Teva’s Treanda Delays Tumor Growth

Teva Pharmaceutical Industries Ltd.’s Treanda worked better than a standard therapy and with fewer side effects to slow the growth of immune system tumors, a finding that could push more doctors to prescribe the drug as an initial treatment.

Patients given Treanda and Roche Holding AG’s Rituxan lived more than three years longer without their tumors progressing than those taking chemotherapy with Rituxan, according to results released today at the American Society of Clinical Oncology meeting in Chicago.

The study looked at patients with slow-growing lymphoma and mantle cell lymphoma who hadn’t been treated with other drugs. The finding may boost sales of Treanda, which are projected to increase five-fold to $670 million next year, the average of eight analyst estimates compiled by Bloomberg. The drug, which isn’t approved for first-line use, generated $131 million in sales last year for Teva.

Treanda “is not only less toxic but also more effective than the most often used first line treatment approach,” said Mathias Rummel, professor of medicine at University Hospital Giessen in Germany and one of the study’s researchers. “It should be considered as a preferred, front-line treatment for patients.”

The treatment was developed decades ago in East Germany and has been widely used in Eastern Europe for decades, said Rummel. Doctors outside of the former Soviet Union only learned about it after the reunification of Germany and have been hesitant to use it, he said.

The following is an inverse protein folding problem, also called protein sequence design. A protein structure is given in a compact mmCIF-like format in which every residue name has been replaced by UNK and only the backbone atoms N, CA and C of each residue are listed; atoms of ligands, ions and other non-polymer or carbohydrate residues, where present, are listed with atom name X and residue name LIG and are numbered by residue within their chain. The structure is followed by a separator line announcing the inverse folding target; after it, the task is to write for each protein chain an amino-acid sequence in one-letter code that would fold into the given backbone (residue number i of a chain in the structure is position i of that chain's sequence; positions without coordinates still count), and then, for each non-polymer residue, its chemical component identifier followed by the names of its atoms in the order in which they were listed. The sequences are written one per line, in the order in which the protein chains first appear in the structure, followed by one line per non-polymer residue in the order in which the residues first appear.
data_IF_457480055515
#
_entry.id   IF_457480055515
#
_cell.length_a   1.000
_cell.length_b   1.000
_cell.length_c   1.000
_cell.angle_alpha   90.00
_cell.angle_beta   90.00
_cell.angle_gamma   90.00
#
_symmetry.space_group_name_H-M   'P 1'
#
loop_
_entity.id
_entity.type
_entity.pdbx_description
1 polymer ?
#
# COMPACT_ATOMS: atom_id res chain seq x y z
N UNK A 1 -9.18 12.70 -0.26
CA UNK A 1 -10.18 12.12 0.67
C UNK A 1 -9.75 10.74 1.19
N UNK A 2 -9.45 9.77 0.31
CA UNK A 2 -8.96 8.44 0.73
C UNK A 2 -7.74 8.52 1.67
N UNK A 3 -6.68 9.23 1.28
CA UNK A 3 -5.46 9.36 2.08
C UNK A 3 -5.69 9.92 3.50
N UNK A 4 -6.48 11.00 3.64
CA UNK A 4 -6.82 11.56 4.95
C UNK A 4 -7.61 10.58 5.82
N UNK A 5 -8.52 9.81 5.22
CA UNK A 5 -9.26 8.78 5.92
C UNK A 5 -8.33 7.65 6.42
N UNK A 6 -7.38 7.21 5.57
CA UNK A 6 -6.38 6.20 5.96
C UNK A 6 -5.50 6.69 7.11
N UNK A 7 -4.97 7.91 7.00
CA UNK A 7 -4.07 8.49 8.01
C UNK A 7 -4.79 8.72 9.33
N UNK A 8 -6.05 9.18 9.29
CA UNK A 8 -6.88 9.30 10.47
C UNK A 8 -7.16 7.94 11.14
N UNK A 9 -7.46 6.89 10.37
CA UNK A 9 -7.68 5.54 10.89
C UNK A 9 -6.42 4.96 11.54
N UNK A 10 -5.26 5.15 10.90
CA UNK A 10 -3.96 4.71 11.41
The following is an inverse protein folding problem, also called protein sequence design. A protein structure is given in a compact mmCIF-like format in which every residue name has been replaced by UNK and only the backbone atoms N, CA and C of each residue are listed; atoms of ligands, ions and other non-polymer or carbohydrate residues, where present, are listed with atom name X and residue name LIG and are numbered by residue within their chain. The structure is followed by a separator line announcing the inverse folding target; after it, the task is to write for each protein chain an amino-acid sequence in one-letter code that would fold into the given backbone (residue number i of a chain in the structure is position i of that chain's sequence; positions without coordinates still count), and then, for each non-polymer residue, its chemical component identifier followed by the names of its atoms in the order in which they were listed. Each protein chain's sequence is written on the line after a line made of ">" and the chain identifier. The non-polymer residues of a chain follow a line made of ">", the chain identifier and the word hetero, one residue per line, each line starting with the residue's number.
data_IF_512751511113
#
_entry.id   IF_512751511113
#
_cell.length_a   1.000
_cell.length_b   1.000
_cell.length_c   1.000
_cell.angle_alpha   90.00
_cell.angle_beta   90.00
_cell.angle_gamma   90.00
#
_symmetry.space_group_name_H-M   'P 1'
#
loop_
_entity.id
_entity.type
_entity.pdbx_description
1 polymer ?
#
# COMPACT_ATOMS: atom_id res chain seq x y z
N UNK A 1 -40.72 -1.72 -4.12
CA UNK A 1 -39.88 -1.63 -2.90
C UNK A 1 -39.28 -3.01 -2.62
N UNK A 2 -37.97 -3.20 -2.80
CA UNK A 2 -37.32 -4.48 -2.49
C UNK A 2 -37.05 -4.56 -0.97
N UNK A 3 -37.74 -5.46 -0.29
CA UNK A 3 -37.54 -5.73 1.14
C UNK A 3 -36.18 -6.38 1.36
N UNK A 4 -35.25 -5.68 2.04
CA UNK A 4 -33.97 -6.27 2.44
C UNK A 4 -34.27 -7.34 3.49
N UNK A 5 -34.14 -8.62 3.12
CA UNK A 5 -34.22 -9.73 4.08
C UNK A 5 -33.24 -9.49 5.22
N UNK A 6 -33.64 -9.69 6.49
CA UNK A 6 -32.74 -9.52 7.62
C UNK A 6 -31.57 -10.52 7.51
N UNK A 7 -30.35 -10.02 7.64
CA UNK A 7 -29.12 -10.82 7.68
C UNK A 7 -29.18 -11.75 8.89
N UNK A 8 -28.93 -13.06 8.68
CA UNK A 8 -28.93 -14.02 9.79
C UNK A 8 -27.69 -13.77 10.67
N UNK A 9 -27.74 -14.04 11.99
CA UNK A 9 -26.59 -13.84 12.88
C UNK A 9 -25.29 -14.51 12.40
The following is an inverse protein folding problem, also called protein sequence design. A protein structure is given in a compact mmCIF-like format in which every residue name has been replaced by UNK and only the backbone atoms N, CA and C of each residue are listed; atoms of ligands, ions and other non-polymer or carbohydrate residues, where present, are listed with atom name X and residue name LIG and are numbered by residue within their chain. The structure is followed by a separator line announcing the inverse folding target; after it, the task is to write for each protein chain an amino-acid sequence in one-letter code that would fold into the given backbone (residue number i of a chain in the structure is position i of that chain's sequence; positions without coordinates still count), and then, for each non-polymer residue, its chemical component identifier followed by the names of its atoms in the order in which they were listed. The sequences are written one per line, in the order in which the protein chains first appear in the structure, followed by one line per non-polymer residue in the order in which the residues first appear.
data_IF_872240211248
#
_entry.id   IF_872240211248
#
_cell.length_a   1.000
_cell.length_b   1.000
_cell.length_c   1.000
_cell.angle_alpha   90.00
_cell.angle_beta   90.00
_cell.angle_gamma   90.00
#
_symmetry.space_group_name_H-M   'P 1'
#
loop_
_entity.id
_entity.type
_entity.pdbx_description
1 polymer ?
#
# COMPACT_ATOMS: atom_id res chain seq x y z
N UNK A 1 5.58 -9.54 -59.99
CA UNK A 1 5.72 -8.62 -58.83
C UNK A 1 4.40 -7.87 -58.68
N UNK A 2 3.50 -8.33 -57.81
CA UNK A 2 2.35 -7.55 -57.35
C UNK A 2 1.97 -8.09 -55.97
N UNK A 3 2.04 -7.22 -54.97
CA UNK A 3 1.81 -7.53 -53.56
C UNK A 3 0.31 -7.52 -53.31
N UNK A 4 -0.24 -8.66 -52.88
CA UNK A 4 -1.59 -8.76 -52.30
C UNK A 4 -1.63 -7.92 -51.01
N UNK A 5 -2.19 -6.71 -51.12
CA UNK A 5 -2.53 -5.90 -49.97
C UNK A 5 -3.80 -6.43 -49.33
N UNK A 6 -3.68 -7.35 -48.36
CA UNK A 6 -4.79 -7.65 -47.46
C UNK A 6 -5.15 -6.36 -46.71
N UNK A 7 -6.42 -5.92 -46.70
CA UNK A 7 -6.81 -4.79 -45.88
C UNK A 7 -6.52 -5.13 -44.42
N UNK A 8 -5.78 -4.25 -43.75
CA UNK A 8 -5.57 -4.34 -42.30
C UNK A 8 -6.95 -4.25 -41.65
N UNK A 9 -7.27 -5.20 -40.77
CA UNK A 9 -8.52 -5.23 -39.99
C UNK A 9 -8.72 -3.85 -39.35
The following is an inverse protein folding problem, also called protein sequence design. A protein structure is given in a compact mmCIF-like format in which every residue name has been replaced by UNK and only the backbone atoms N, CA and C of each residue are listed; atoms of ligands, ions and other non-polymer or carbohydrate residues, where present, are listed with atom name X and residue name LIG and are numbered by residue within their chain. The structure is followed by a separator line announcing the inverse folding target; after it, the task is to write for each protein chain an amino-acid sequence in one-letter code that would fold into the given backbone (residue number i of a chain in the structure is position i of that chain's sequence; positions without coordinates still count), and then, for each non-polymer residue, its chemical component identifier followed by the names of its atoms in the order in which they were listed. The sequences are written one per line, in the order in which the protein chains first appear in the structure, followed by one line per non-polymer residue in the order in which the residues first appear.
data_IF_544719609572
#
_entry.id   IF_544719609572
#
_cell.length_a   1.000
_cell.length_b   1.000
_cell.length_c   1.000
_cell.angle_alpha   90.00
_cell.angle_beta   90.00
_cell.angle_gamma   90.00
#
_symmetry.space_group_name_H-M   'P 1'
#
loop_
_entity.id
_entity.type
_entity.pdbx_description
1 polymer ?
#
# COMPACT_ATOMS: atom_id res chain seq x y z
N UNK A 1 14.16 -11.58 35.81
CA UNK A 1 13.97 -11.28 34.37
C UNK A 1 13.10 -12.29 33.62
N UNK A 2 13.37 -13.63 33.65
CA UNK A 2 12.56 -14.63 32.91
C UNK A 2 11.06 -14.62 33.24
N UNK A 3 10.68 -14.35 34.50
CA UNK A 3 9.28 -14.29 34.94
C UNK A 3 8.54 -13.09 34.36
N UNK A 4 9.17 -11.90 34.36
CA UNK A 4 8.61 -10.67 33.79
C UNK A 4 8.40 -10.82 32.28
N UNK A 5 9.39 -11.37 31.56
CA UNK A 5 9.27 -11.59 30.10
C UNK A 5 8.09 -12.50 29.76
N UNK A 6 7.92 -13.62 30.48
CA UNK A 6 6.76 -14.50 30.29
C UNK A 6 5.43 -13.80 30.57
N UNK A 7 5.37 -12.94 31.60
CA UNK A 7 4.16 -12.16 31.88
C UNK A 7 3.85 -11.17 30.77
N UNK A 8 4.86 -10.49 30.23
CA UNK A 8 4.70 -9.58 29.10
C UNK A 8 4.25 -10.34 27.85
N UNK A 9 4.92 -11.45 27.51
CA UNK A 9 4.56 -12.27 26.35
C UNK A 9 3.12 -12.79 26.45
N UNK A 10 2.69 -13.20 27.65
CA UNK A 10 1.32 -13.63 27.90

U.S. Approval

Treanda won U.S. approval in March 2008 for patients with chronic lymphocytic leukemia, a cancer of the soft tissue inside bones where blood cells are made. The drug was cleared seven months later as a back-up therapy for patients with the slow-growing form of non-Hodgkin lymphoma, or NHL.

Teva, based in Petach Tikvah, Israel gained the drug through its $6.8 billion purchase of Cephalon Inc. in 2011.

The study, which followed 514 patients, didn’t show a difference in survival between those taking Treanda or the standard regimen. Treanda plus Rituxan delayed tumor progression by about 70 months in patients compared with 31 months in those taking a placebo with chemotherapy and Rituxan. Patients taking Treanda had less hair loss and infections.

“This should likely become the new standard of care for these individuals,” said Bruce Roth, a professor of medicine at Washington University in St. Louis. “It is remarkable to have an agent that provides superior efficacy and less toxicity.”

Data released in 2009 showed the drug delayed tumor growth by 55 months as an initial treatment compared with 35 months for patients taking the standard regimen.

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